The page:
Another recent product supply issue that has been of particular concern involves EpiPen, which is a continuously evolving and fast-moving issue. Many patients rely on self-injectable epinephrine products, such as EpiPen, to reverse life-threatening reactions to bee stings or other allergies for either themselves or for their children. We recognize the anxiety that is felt when access to these products are not guaranteed, and we want to assure the public that we are doing everything we can to address supply issues with the brand product. The FDA also reminds health care providers, pharmacists and patients that there are alternative epinephrine products that can be used safely and effectively.
Multiple factors, including regional supply disruptions and manufacturer issues, have contributed to EpiPen’s limited availability in certain areas in the U.S. The FDA has been working closely with Mylan regarding the status of EpiPen production supply and has been in contact with the other manufacturers of epinephrine auto-injectors regarding their supply status. Mylan established a customer service number, which we have posted on our website, to help pharmacies and patients locate EpiPens if necessary. Based on Mylan’s information, the FDA anticipates the issue to be short-term. Information on other approved epinephrine autoinjector products can also be found on our website.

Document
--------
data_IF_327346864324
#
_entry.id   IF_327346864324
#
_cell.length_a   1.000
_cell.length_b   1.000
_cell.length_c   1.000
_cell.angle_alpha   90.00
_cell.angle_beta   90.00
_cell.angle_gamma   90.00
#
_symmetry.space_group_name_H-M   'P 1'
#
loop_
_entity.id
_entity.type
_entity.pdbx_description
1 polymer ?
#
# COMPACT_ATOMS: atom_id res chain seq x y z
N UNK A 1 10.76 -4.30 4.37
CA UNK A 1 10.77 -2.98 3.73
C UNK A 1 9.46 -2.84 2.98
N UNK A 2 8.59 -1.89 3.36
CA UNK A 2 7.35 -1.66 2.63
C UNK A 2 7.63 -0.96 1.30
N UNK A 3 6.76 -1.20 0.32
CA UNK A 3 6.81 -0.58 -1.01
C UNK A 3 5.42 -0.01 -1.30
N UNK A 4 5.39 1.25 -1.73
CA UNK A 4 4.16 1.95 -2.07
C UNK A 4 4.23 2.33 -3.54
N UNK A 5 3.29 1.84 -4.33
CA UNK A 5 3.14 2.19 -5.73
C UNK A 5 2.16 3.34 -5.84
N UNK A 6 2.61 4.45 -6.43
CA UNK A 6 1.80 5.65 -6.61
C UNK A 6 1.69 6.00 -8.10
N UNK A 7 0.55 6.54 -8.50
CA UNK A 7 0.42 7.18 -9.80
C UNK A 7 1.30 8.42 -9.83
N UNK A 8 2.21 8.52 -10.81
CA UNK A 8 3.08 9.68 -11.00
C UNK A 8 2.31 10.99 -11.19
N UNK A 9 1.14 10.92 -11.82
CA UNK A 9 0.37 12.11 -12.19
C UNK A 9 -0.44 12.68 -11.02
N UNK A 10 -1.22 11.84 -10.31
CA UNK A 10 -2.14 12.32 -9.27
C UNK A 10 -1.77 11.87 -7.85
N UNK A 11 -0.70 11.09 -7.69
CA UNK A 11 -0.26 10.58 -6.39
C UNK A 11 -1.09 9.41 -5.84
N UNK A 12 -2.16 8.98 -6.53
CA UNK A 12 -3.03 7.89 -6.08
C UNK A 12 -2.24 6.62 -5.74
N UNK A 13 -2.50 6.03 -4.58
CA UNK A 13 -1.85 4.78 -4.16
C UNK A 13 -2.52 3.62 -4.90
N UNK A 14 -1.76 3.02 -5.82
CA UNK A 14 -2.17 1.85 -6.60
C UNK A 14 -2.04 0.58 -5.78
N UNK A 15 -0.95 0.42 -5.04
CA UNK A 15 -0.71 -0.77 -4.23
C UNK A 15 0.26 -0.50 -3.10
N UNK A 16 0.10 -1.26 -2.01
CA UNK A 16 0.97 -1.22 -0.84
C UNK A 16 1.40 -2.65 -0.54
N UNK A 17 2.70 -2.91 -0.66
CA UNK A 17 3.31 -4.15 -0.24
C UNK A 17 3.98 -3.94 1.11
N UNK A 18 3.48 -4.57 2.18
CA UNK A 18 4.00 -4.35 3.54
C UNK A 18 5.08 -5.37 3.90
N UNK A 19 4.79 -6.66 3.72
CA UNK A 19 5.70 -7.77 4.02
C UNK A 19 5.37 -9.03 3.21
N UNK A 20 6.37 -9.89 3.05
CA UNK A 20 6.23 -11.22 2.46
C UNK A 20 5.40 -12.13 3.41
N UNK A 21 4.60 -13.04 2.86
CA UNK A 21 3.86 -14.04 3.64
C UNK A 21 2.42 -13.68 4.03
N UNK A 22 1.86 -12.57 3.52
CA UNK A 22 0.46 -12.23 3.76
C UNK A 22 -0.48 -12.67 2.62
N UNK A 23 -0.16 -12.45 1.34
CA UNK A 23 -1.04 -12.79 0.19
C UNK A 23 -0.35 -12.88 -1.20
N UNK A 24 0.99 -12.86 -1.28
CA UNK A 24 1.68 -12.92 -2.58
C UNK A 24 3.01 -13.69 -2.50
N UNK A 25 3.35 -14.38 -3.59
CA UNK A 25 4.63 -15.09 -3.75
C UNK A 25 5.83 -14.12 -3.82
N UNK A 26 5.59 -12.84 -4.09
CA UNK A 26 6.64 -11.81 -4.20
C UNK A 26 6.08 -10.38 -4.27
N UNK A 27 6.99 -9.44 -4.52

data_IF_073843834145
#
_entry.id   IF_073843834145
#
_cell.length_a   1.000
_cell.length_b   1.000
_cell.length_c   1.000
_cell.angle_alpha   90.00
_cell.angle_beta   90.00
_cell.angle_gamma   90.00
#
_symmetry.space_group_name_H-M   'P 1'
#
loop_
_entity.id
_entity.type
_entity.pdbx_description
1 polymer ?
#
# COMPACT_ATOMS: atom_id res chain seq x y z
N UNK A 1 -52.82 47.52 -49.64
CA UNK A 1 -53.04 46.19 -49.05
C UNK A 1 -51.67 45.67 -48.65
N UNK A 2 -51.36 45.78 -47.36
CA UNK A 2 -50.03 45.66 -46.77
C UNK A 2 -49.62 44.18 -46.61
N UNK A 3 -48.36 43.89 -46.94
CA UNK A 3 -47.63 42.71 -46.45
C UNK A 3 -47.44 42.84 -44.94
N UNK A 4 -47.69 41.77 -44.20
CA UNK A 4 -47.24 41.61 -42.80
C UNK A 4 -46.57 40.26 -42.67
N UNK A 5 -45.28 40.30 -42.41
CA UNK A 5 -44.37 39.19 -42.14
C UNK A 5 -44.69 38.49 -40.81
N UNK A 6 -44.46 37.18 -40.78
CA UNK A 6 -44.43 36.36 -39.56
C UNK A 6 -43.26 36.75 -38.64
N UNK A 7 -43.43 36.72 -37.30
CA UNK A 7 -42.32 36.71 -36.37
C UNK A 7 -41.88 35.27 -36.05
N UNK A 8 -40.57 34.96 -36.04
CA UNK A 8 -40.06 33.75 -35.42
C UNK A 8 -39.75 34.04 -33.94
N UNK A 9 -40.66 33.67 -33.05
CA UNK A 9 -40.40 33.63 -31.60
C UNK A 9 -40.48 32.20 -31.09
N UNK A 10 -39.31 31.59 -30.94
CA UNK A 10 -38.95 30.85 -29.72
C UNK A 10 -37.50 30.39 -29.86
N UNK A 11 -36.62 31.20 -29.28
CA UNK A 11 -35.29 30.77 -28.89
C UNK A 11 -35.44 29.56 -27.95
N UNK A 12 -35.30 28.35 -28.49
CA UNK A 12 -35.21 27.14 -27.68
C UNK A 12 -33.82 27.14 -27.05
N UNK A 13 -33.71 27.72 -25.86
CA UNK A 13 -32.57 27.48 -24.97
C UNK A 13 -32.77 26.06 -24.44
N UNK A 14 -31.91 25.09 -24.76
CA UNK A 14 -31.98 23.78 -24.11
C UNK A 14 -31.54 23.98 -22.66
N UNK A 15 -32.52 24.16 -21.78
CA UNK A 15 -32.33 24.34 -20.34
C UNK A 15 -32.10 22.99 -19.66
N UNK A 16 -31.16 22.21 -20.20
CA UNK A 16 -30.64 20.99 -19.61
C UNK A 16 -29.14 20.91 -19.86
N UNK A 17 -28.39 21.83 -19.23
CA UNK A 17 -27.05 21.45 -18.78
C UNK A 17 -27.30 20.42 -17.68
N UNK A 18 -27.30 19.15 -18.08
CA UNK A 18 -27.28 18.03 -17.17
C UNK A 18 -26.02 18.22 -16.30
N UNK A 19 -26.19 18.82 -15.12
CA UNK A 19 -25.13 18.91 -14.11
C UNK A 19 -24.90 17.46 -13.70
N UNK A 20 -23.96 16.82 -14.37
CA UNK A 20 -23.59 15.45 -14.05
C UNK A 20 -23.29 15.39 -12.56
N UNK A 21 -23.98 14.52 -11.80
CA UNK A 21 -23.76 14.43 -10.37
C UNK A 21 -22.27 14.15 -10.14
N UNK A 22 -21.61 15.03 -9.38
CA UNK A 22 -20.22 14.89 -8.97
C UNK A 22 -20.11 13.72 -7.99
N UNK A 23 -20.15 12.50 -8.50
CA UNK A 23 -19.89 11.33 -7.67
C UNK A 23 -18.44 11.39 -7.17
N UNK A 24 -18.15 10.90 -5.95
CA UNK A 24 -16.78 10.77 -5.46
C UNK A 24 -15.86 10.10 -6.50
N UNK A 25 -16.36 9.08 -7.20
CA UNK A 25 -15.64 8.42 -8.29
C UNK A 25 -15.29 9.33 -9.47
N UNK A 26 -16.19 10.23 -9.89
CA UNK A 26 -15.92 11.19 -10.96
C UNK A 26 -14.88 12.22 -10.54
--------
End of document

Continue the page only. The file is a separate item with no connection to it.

Nearly half of all Americans take at least one prescription drug in a given month, and nearly four billion drugs are ordered each year, according to the Centers for Disease Control and Prevention. By comparison, the number of medicines in short supply may seem small, but we know that each one can be essential to the life or well-being of a patient who needs it.
These examples help illustrate some of the many ways the FDA is helping to mitigate and prevent drug shortages, often with a mix of industry cooperation, regular communication and the flexible use of the FDA’s regulatory authorities. When we are given appropriate notice by manufacturers of a pending supply disruption, the FDA can better use our strategies and tools to help protect the public by preventing and mitigating expected shortages.
We stand committed both in our mission as a public health agency and in service to the care of American patients to do all that we can to help mitigate the impact of drug shortages.
The FDA, an agency within the U.S. Department of Health and Human Services, protects the public health by assuring the safety, effectiveness, and security of human and veterinary drugs, vaccines and other biological products for human use, and medical devices. The agency also is responsible for the safety and security of our nation’s food supply, cosmetics, dietary supplements, products that give off electronic radiation, and for regulating tobacco products.